Cassis London, Restaurant Review, January 2011

Posted on: January 10th, 2011 by Simon Carter & Daniel Darwood

Head Chef David Escobar


The opening of Cassis in Brompton Road represents a new departure for restaurateur and wine mogul Marlon Abela. Not only is Cassis well removed from Mayfair, where his other establishments – Morton’s private club, Umu and The Greenhouse – are located, but it also claims to be a bistro, rather than a fine dining restaurant. However, this modest description fails to do justice both to the stylish décor and the quality of the cooking.

The large, glass fronted room, attractively decorated in shades of brown and cream, is the design of Tara Bernerd of Target Living. It bears little resemblance to the homely features of a classic bistro. Whilst the lack of tablecloths, wooden floors and open fireplace might suggest a degree of informality, the glossy surfaces, comfortable banquettes, sharp spotlighting, oak framed wine displays and high quality prints speak of an expensive contemporary elegance, in keeping with a SW3 location.

Nor does the cuisine reflect the usual average level of bistro cooking. This is hardly surprising given the experience of head chef David Escobar, who heads a brigade of twenty in the kitchen. He spent four years at the Michelin three starred Maison Lameloise in Burgundy before becoming Marlon Abela’s private chef. Just as his predecessor in this role, Antonin Bonnett, was given control of the Greenhouse kitchens, so Abela’s latest protégé has full rein in this latest opening to demonstrate his skill and flair

These are amply seen in the menu, which emphasises the bold and gutsy dishes of Provence and France’s Mediterranean coast. It impresses by its sheer range and quality of ingredients. Eight Petites Bouchees, feature suitably intense green and black olive tapenade, pissaladiere and Corsican chacuterie .Ten Entrees include four seafood dishes – the most adventurous being grilled stuffed squid, piquillo pepper and passata sauce – alongside classic pate, foie gras and salad offerings. Twelve Plats principaux include thee fish and seven meat and poultry mains, although only one purely vegetarian dish is listed. Nine desserts include the classic tarte tropezienne, that delectable combination of brioche and crème patissiere.

Generous portions and value for money are bistro characteristics which Cassis does emulate. On the carte, Petites Bouches range from £2.50 to £16; Entrees £6.50 – £13; Plats Principaux £13 – £24 and Desserts £5 – £8. Although Mediterranean fish bouillabaisse is priced at a lofty £29, it does include whole fish fillets and shellfish. There is also a set lunch, £17 for two courses, £20 for three, and a reduced choice carte in the afternoon.

Fine-dining-guide visited Cassis for a mid week dinner in January.

The meal began with excellent breads: focaccia, sour dough, black olive and country bread were models of their kind; extra virgin olive oil for dipping was also of very high quality.

Of the three Petites Bouches sampled, egg mimosa was outstanding: utterly fresh white and brown crab meat mixed with properly made mayonnaise filled three halves of hard boiled egg.


Barbajuans, deep fried Monegasque pastries, were well executed – non greasy – if rather heavy; they came with individual fillings of spinach, chicken liver and goat’s cheese. Strongly flavoured pastis flambed snails with garlic butter were let down by their vol au vent containers which would have benefitted from a richer puff pastry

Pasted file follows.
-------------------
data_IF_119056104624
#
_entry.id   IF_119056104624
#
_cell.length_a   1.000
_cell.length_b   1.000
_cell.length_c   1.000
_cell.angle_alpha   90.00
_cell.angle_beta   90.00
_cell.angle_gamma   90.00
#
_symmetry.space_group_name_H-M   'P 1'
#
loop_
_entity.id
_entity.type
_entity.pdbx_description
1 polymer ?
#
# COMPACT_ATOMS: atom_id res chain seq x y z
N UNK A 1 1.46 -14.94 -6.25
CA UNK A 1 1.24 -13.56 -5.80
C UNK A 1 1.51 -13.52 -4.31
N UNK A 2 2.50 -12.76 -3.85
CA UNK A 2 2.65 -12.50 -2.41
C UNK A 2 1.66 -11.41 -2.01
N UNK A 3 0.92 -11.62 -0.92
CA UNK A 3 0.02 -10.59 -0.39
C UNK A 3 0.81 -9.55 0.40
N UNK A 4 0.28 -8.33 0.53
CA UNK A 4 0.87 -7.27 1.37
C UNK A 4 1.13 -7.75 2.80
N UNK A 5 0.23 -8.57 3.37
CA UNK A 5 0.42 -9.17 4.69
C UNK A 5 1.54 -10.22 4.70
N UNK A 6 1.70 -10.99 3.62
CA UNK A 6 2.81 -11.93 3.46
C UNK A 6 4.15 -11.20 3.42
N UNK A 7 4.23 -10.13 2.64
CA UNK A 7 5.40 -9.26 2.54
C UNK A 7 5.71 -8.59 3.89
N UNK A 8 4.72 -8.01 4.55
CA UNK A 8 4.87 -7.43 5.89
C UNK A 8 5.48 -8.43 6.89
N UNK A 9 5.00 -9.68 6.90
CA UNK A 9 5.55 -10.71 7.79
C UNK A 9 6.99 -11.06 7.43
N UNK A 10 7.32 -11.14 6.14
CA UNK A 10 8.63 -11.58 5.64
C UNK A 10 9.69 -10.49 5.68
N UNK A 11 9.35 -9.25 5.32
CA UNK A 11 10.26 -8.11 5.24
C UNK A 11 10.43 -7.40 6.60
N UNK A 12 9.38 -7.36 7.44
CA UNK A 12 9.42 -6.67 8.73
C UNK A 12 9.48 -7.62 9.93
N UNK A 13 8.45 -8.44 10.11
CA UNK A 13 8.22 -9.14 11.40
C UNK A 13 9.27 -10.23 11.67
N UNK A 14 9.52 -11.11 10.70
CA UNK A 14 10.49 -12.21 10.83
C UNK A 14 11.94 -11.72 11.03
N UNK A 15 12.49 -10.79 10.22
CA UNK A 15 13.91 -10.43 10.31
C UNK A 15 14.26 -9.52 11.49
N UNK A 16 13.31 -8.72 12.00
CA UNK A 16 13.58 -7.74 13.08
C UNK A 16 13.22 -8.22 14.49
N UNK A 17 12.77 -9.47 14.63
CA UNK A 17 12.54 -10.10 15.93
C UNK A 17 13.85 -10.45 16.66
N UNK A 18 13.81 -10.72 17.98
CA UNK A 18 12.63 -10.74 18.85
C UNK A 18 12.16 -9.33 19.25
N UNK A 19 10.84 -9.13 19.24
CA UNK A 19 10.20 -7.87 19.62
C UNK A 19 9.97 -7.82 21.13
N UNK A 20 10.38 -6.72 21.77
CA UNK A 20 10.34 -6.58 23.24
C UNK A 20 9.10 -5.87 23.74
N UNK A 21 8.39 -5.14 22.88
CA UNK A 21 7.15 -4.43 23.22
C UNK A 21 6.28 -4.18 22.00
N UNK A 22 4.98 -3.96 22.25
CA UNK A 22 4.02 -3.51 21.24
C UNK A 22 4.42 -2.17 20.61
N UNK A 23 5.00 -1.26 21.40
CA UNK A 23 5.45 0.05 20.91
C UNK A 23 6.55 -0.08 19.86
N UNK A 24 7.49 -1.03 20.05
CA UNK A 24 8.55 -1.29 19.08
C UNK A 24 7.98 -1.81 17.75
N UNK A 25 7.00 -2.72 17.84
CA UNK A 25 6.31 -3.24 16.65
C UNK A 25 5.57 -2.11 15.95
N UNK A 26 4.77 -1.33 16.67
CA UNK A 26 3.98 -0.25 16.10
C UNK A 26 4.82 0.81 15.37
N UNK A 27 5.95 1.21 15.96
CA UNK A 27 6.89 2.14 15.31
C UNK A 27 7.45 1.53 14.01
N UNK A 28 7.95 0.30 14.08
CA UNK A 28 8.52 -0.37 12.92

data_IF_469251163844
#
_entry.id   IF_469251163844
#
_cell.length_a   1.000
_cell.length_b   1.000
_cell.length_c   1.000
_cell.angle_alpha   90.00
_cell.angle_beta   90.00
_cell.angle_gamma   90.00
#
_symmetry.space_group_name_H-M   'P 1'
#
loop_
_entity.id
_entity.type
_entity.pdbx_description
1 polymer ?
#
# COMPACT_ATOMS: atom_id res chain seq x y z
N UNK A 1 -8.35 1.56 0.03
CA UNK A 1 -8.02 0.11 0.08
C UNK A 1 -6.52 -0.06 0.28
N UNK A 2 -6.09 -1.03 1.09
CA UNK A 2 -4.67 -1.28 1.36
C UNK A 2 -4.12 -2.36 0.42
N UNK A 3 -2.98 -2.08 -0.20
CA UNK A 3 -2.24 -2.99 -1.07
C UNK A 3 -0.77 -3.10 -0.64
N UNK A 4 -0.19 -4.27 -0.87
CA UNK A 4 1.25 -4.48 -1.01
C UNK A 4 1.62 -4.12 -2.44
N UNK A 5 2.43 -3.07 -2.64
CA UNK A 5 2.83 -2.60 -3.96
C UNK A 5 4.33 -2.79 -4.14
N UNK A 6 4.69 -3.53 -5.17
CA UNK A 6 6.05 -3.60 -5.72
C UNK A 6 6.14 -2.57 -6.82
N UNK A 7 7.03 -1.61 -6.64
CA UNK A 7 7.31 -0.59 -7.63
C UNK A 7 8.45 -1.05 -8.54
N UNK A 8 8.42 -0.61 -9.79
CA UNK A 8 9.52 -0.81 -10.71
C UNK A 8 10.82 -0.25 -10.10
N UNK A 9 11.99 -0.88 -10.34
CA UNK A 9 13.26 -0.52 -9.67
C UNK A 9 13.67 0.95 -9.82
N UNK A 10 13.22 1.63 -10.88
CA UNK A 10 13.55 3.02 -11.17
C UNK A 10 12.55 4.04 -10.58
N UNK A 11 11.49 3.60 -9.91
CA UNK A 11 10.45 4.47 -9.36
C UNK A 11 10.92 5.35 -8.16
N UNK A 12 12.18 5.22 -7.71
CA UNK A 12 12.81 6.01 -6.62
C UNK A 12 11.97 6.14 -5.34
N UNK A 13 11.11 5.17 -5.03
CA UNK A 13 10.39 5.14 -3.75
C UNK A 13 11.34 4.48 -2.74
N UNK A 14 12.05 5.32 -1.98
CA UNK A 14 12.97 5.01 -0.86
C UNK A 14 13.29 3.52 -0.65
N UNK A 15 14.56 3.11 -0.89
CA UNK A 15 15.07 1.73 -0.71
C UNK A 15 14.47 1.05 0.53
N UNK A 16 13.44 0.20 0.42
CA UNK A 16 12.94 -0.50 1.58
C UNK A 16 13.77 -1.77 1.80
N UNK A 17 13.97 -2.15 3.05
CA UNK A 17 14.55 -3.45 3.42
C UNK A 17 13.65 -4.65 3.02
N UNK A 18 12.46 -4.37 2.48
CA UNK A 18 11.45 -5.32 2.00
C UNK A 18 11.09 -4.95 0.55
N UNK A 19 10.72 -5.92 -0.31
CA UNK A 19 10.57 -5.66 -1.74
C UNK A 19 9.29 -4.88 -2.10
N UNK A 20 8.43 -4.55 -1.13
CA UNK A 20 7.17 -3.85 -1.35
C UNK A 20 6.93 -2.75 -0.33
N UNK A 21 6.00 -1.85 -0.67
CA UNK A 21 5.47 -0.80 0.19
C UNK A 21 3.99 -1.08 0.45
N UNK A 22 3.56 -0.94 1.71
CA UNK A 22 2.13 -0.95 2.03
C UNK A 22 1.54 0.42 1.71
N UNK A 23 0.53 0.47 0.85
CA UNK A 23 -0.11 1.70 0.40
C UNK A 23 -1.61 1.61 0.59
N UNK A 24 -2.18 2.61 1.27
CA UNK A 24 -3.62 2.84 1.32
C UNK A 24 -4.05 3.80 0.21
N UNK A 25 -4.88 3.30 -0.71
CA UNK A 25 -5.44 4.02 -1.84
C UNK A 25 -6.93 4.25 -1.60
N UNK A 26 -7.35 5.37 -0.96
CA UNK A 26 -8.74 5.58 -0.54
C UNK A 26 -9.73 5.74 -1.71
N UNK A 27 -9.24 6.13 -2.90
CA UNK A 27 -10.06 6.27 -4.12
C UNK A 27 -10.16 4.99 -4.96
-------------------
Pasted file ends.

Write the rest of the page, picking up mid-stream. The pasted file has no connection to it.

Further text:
An entrée of queen scallop ragout proved rather bland, the al dente coco beans overwhelming the seafood. The lemon thyme was barely noticeable in this most disappointing dish. By contrast, pan fried Landes foie gras was meltingly rich, well seasoned with juniper jus and given textural variety by an unusual brittle of sunflower nougatine.

For carnivores, main courses proved an embarrassment of choice, with bistro classics reaching new heights of excellence in their execution. Provencal daube of beef, slow cooked to a tender unctuousness, came with a Bagnol wine sauce, its richness being cut by the addition of orange. Herb crusted rack of lamb was precisely timed to produce succulent, fully flavoured pink meat. Chorizo batons and chestnuts gave extra spice and richness which was balanced by soft polenta.


Rib eye steak (28 day matured Black Angus) was grilled to medium rare perfection. Its smooth peppered sauce had a gentle heat with a well judged mix of brandy and cream.

Desserts, so often an anti climax in bistro eating, were equally impressive. A Grand Marnier and orange soufflé was huge – easily enough for two. However, its feather light texture and intense flavour rendered it a manageable delight for a single diner. Pear mille feuille was a master class in patisserie; Ice creams and sorbets, including the exquisite pear sorbet which accompanied the mille feuille, were velvety smooth with clean, deep flavours.

Other aspects of the meal enhanced the whole experience. Wines – from a list of over 700 from France, Italy and Spain – were carefully chosen by the sommelier to match the food. Prices vary to suit all pockets. Friendly, knowledgeable and attentive service was carefully overseen by Jean Marie-Miorada whose experience at The Greenhouse, enabled him to manage his new team effectively. It coped well with the dining room, which was approaching its 70-80 capacity.

It is clear that no effort or expense has been spared to make Cassis an exciting addition to an area already replete with restaurants of all kinds. What makes Cassis stand out, and which will allow it to survive the intense competition, are its unrivalled provision of Provencal cuisine coupled with outstanding Michelin quality cooking. Marlon Abela has produced another restaurant of quality, which will undoubtedly gain the recognition it deserves from the guides.